Here are a couple more guys that, while featured relatively often on tv, will never reach their full potential with the roles they're assuming now. I've been singing the praises of Kaz Hayashi for some time, and remain of the belief that his incredible style and personality between the ropes would more than overcome the barrier his broken English has built. Though his teammates are still a bit green, a run with Kaz as their leader could give them the time, experience and exposure to build a solid game all around, thus netting us three superb workers for the price of one. The stable has almost everything it needs: a great name, all the talent in the world and youth. What they could use now is a solid direction and a couple big wins on TV. Where they now spend their PPVs hiding from the Cat behind broom handles and are thus handled as a comedy routine, a couple strong run-ins and beatings could establish them as three angry youths who mean business, a stable to be reckoned with. Sadly, in a day that saw Kevin Nash single-handedly dismantling the entire Filthy Animals faction, such a direction may be too much to ask. Regardless, any direction would be better than the current one, and I hope last night's ladder match is a sign of things to come.

#3: Bam Bam Bigelow
Though he can't appear on television currently for reasons that are obvious, (Bigelow was badly burned, rescuing victims trapped in a house fire several weeks ago) Bam Bam never received the push that was due to him upon his initial arrival in WCW. Making the move from ECW, where he'd finally re-established himself as a geniune hard ass, Bigelow dove right into a head-on feud with then champion Bill Goldberg. Unfortunately, the feud never took off and Bischoff ended up blowing the load WAY early, giving Goldberg a clean win on PPV a month or two after Starrcade '98. After that, Bigelow was moved to the hardcore division, which was really just ECW's former workers biding time in WCW. Raven, the Sandman and Saturn joined him, and things seemed ready to take off for the Extreme quartet, but again something happened. It never came together, and weeks later Raven was off TV and The Sandman was out of the federation. Most recently, fans were teased with an original Triple Threat reunion as Bigelow, Shane Douglas and Chris Candido aligned themselves on Nitro, only to go absolutely nowhere. In Bigelow, you've got one of the most historically agile big men of all time. A man that, despite his rotund appearance, manages to make everything he does look credible. He knows what he's doing. Yet, he's never been used correctly throughout his career and WCW's had more than one chance to do something throughout the years. I only hope it isn't too late for one last, long deserved push.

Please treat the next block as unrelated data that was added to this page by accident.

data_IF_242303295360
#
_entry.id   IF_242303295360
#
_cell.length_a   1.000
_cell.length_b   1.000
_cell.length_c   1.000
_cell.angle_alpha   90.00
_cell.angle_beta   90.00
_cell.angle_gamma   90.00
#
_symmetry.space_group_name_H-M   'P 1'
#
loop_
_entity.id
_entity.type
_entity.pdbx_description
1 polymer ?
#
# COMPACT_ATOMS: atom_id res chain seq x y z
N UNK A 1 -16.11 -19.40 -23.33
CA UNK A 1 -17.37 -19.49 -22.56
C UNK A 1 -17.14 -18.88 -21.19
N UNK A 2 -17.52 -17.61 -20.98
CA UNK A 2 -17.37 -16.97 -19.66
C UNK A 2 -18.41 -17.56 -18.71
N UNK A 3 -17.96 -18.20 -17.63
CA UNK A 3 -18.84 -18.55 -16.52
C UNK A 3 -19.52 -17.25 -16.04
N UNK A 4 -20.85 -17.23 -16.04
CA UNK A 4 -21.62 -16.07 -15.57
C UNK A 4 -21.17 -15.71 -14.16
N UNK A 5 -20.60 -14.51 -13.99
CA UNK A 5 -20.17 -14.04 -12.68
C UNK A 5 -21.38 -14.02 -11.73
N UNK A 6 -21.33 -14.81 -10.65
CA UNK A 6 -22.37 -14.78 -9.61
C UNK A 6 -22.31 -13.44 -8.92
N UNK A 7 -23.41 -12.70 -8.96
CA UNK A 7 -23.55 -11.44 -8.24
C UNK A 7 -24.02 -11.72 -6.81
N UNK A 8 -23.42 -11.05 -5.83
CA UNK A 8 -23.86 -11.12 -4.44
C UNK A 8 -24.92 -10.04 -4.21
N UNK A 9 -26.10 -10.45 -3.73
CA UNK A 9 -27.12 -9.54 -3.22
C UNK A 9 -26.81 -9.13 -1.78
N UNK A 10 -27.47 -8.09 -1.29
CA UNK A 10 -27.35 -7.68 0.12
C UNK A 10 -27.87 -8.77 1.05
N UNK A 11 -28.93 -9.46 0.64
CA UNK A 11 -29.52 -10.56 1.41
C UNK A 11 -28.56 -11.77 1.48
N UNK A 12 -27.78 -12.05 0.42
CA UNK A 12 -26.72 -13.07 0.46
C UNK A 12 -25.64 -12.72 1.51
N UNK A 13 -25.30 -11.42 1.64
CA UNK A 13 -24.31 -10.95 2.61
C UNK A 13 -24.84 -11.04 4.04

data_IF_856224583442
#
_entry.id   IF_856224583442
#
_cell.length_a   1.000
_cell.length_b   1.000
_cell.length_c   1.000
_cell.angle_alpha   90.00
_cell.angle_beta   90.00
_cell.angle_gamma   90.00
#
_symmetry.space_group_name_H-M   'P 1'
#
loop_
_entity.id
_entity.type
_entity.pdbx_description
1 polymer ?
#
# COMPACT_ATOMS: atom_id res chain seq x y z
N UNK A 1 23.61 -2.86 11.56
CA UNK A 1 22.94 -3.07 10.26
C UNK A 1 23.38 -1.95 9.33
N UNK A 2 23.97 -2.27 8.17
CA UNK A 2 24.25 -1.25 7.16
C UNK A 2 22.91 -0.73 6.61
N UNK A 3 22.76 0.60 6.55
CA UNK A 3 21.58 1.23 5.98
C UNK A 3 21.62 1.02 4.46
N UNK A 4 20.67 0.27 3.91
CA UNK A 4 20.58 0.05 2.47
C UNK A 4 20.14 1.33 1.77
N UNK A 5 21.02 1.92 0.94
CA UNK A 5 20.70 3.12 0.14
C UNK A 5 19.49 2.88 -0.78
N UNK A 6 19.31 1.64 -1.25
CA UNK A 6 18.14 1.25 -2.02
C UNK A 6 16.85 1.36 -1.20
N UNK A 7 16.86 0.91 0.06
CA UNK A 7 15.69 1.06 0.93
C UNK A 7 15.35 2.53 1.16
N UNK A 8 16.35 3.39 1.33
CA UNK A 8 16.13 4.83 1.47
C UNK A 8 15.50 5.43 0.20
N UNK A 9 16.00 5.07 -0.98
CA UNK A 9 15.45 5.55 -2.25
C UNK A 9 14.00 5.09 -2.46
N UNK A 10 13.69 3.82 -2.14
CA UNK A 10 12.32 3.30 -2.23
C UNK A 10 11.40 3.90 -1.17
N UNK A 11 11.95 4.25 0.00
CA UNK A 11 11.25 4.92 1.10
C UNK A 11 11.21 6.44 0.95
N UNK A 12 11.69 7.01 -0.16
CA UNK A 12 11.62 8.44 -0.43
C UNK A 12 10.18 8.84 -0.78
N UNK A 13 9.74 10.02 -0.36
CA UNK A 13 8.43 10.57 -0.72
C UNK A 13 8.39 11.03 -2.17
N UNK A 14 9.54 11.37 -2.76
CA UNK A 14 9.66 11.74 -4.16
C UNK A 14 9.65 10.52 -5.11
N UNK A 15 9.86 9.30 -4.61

#2: Rey Mysterio, Jr. / Juventud Guerrera
Injury doesn't have as much to do with the burial of these two as WCW would like you to think. These guys are it. They're what made the Cruiserweight division the stuff of legends back in the mid to late '90s. To see them manhandled on such a regular basis is just silly. There isn't really much more I can say. You know it, I know it, WCW knows it; they've got what it takes. Why they haven't been elevated above their current roles as lightweight jobbers to the stars is a question that will never be answered.

#1: Crowbar
Easily the most overlooked man in WCW today. His mic skills are fantastic, he tells a story in the ring like very few in the past, and he (again) gives the crowd 110% every time he's between the ropes. Though his gimmick's silly, he's adapted himself to the point that it's become almost believable, and he's played with it enough to entertain us consistantly. His overuse of the notorious phrase "crimson mask" on Play by Play some time ago had me in tears. I nearly wet myself when he took off his pants, mimicking the already-pantsed ref and David Flair at last month's Bas at the Beach card. His humor is right up there with Mick Foley and Al Snow, and his skills in the ring put both of them to shame. Quite simply, he's got the look, and if Russo passes him by, it's the decision that he'll be remembered for years from now when Crowbar / Devon Storm is one of the biggest names in the sport. Given any direction, character or storyline at all, I'm confident this guy could make it work... so why isn't he getting a chance?

On the Verge...

Jindrak and O'Haire
File these two under the same folder as Lita over in the WWF. I like 'em, but I'm kinda getting sick of 'em. Let these guys grow on us, WCW. If we're continually impressed, we'll give them the reaction they deserve.. but shove them down our throats, and we're likely to let that affect our opinion of the duo. The heel turn, the multiple title shots, they've all been a little overwhelming. How about a little less of the storyline development and a little more of the straightforward matches?

...and that's it. I'll be without cable again next week, as the cable man can't get to my new apartment until Tuesday, but I'll try to return for another post, regardless. As for this week, keep your eyes set to The Oratory, as administrators John C. and myself are set to make some major announcements about the future of that joint that will rock you.... like a hurricane. Poor 80s hair metal aside, it's been a pleasure. As always, thanks for taking the time to check this out. Feedback is appreciated, and I'll always respond (even if it takes me a little while.)
until then, i remain